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Ever heard of 'forest kindergarten'? It's a fresh approach to early education.

Ah, recess. It really was the best, wasn't it?

A chance to get some fresh air, burn off extra energy, and fine-tune your kickball or hopscotch skills.

But thanks to the Common Core and No Child Left Behind, recess time isn't what it used to be. Schools are focusing more on early reading and math skills, even if it means sacrificing playtime or the arts.


But what if we're doing it all wrong?

You can take our recess, but you can't take our freedom. Photo by Thomas Samson/AFP/Getty Images

Research suggests that learning to read by the end of kindergarten doesn't have long-term benefits and that play-based, child-centered preschool programs result in greater academic achievement by the sixth year of school. Studies have also shown that kids who are active perform better in schools.

Logically, one might think that schools would incorporate more playtime into their daily schedule, right?

Wrong. Unfortunately, some schools in the United States are cutting back recess to make time for more academics.

You'll find a much different approach in Denmark.

Danes have something called forest kindergartens, which are more similar to an American preschool, despite the translation.

No need to pass notes here. Image via Søren Markeprand, used with permission

I saw this firsthand during my time at a forest kindergarten in Gløstrup, Denmark. The schools metaphorically knock down the walls of the classroom to take learning, development, and childhood back outside.

Each day I watched preschoolers play outside in adorable one-piece snowsuits (because even a Scandinavian winter can't keep these kids indoors!). Seeing these tiny humans climb trees well above their heads and cut tree branches with child-sized saws nearly gave me a heart attack at first. But by the end of my short experience, I was ready to go back in time and attend a forest kindergarten myself.

Not even a little worried about splinters. Image via Søren Markeprand, used with permission

Their fresh air philosophy is reflected in the daily schedule at a forest kindergarten.

Kids spend most of the day running around, climbing trees, growing and preparing food, having bonfires, picking apples, and other outdoor activities.

People in Denmark "have a fundamental belief that nature and outdoor life is healthy and good for the children," according to Søren Markeprand, leader of the Stockholmsgave Centrum forest kindergarten in Kongens Lyngby, a city just north of Copenhagen.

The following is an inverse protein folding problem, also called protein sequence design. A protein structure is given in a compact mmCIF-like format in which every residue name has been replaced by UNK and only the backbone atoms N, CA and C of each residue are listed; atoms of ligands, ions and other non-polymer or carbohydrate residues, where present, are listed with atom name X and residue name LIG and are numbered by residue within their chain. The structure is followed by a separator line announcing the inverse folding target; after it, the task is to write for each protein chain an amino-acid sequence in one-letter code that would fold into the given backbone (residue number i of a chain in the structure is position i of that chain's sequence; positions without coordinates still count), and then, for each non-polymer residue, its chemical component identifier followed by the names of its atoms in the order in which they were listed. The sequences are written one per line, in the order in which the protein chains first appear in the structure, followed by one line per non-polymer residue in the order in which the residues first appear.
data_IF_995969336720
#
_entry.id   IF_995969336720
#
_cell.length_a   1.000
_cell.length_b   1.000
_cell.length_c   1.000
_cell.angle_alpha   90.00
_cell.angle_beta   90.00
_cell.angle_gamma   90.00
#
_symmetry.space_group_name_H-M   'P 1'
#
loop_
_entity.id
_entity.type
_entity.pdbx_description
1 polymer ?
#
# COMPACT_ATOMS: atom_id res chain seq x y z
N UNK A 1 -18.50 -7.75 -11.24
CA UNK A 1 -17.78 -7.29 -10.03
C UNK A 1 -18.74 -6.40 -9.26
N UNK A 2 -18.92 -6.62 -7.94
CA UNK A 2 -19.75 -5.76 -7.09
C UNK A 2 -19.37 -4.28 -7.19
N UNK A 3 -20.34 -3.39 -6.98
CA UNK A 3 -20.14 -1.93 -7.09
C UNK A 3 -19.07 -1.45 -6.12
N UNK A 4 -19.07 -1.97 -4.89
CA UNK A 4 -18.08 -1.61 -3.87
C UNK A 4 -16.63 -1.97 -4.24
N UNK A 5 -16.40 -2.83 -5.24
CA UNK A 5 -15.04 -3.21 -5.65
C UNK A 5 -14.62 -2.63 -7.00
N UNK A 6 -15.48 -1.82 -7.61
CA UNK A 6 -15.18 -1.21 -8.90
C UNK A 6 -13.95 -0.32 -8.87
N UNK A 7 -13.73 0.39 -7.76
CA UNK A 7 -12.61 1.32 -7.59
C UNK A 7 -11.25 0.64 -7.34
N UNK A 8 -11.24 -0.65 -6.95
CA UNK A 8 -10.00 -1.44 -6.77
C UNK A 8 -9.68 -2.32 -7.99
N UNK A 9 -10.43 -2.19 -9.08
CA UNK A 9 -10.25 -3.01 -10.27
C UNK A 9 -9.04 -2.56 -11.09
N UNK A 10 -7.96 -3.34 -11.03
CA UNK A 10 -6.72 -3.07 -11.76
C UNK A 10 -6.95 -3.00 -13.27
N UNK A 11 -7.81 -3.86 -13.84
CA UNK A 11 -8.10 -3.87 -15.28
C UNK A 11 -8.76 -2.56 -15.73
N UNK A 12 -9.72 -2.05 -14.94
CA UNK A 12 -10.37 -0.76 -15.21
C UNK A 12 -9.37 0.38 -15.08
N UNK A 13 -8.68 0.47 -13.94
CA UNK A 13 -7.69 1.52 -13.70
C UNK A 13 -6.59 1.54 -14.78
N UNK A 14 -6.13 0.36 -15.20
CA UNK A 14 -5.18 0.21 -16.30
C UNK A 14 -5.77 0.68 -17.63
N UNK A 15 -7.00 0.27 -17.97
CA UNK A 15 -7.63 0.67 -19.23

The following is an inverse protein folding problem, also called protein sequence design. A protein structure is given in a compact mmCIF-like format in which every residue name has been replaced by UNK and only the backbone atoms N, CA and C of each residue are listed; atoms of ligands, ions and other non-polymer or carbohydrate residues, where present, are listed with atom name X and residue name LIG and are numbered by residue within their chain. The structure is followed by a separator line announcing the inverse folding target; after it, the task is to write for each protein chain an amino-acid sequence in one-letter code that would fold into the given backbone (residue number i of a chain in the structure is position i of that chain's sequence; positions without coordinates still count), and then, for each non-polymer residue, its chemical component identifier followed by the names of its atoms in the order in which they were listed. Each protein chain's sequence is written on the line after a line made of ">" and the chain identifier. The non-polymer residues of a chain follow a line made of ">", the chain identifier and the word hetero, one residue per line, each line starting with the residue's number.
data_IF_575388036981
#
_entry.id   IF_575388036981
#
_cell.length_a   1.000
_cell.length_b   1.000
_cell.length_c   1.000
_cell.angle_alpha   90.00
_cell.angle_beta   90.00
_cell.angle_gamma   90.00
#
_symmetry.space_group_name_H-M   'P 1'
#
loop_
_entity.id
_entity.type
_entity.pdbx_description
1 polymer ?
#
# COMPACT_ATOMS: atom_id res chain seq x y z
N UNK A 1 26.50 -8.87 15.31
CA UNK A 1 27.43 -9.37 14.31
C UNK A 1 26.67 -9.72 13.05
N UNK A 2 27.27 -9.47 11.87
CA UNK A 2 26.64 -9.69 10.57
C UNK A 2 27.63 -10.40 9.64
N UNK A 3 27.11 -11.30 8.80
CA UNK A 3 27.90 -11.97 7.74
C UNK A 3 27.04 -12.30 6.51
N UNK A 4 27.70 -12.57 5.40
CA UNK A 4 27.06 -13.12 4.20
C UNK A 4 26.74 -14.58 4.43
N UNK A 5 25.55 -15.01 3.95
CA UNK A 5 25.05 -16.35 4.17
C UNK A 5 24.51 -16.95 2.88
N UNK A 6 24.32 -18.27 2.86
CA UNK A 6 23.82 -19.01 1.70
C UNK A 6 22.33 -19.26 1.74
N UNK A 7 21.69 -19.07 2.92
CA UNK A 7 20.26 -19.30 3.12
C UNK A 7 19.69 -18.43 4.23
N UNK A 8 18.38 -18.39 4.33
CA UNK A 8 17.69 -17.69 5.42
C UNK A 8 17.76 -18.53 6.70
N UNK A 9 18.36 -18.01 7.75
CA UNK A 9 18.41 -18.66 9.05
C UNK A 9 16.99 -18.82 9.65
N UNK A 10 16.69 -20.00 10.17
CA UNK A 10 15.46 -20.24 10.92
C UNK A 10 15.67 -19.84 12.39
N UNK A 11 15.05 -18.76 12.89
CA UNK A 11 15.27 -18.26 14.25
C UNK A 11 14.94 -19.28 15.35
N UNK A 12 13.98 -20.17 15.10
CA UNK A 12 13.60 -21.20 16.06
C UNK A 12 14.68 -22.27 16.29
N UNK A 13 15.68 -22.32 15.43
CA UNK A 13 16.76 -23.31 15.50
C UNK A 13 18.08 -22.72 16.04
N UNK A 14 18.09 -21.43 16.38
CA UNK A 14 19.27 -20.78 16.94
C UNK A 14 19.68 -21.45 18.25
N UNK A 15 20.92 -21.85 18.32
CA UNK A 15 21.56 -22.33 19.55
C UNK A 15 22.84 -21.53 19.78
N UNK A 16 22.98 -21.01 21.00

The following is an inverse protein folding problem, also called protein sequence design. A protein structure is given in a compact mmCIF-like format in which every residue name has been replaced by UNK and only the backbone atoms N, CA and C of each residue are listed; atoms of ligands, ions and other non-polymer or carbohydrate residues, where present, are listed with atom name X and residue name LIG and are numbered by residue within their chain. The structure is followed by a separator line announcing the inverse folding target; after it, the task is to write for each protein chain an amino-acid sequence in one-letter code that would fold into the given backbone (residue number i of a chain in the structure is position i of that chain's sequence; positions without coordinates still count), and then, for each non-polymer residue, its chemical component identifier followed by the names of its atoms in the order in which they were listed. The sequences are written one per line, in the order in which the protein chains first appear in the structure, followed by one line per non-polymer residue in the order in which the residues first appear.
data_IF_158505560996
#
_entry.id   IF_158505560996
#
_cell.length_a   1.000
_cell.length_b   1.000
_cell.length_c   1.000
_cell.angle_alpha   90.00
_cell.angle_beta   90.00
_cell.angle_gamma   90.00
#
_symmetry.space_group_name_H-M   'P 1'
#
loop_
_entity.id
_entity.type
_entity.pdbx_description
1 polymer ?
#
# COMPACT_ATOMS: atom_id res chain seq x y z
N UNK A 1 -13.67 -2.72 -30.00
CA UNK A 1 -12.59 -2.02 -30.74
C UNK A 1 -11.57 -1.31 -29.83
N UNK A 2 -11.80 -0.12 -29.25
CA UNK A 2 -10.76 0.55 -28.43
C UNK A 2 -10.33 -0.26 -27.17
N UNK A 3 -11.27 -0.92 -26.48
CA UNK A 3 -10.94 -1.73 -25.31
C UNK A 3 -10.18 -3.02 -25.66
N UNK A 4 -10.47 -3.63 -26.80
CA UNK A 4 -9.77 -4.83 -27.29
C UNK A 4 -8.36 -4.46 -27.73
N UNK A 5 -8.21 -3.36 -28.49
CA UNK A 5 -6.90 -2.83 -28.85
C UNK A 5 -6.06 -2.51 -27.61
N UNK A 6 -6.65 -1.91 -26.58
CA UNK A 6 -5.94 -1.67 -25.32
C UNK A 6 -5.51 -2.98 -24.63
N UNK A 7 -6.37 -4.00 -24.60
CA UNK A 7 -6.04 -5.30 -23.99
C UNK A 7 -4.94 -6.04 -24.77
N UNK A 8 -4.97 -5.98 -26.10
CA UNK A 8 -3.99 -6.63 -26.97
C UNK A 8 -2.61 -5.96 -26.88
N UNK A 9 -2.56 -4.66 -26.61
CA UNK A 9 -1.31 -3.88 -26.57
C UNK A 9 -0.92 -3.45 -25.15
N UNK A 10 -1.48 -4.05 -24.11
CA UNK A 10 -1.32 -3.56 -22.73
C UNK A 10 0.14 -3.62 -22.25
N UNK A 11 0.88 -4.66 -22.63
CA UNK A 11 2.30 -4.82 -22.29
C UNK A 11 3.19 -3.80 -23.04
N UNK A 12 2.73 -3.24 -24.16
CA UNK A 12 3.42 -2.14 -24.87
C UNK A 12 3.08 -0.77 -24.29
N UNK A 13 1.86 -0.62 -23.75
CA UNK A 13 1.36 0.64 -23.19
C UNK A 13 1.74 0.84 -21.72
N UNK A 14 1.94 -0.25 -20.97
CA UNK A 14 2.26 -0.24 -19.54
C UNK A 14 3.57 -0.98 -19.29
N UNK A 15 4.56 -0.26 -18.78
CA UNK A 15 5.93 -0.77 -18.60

You can tell by the attendance. While schools like this exist around the world, over 10% of Danish preschoolers attend some sort of nature preschool, according to the Danish Forest and Nature Agency.

Just a straight-up good time. Image via Søren Markeprand, used with permission

In terms of safety, Markeprand says that he's worked at forest daycare centers for 15 years and has never experienced a serious accident. A child may cut their finger, but it gets bandaged, and they have the chance to learn from the experience.

The joy of discovery. Image via Søren Markeprand, used with permission

School leaders believe that a child needs as much space and freedom as possible.

The break from adult disruption gives them time to develop imagination, self-esteem, and the confidence to handle situations independently.

This isn't just a fair-weather affair. Image via Michelle Doak, used with permission

Markeprand believes that kids at a forest kindergarten are more socially competent, have better interpersonal skills, are more curious, and have healthier bodies and minds than students in traditional classrooms.

For all you skeptics, there's data that this works.

According to a recent report by the Organisation for Economic Cooperation and Development, Danish students outperform American students in math and science, despite their less "rigorous" early schooling. Plus, Danes have long been considered some of the happiest in the world, so that doesn't hurt their case either.

So maybe it's time to learn a thing or two from the Scandinavians and, at a bare minimum, put recess back into our schools. Not only do kids need time to play outside and just be kids, but this could also improve their performance in the classroom.

I like how Markeprand put it:

“I think that children should have the freedom to be children have fun, joy, and a great environment to explore and experience the world."
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